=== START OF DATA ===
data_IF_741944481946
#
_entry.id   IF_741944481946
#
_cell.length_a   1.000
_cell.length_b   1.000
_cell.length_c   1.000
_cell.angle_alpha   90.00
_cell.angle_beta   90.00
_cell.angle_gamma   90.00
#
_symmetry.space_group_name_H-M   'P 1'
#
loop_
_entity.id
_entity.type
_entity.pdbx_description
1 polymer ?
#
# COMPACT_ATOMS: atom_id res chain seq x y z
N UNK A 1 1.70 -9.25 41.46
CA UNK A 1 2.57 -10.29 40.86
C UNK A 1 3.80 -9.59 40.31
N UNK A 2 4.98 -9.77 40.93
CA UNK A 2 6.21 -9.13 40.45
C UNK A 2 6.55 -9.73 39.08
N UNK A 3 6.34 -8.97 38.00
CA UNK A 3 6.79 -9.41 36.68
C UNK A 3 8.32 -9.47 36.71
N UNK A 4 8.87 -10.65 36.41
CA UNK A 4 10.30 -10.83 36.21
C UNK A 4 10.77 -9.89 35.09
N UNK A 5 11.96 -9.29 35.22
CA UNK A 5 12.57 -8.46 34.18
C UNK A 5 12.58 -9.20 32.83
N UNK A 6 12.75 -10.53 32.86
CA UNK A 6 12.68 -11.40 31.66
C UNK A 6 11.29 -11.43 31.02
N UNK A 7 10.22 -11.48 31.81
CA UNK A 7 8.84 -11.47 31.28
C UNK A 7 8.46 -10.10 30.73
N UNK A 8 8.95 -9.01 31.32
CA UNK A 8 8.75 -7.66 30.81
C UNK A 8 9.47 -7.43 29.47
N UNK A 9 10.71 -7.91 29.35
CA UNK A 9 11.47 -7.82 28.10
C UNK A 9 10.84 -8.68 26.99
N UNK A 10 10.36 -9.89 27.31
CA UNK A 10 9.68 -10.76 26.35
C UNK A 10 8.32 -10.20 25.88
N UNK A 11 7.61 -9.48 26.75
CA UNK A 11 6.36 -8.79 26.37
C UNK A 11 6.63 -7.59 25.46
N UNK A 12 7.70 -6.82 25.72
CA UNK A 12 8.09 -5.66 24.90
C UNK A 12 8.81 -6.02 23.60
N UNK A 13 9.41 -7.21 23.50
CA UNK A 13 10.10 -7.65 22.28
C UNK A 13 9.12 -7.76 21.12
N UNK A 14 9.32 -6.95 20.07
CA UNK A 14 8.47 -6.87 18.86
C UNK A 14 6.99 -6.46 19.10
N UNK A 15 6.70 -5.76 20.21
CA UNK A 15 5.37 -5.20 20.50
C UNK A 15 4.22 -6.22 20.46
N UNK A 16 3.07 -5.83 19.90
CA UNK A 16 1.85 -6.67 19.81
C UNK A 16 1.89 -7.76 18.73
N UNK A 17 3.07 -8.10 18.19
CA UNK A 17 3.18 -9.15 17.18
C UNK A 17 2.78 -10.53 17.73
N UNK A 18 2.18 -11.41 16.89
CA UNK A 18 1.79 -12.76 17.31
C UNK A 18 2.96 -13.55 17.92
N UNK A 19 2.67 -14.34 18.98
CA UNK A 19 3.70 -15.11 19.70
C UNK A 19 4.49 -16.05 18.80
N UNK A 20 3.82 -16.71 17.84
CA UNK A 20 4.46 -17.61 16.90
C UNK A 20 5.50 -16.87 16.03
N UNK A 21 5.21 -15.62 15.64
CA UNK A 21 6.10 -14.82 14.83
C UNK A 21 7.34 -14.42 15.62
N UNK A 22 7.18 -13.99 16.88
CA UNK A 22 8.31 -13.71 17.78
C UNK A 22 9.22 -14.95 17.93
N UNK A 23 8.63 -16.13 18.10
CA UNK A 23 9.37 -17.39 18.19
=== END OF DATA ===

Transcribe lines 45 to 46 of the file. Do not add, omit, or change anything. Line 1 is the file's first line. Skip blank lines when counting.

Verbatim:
N UNK A 9 10.71 -7.91 29.35
CA UNK A 9 11.47 -7.82 28.10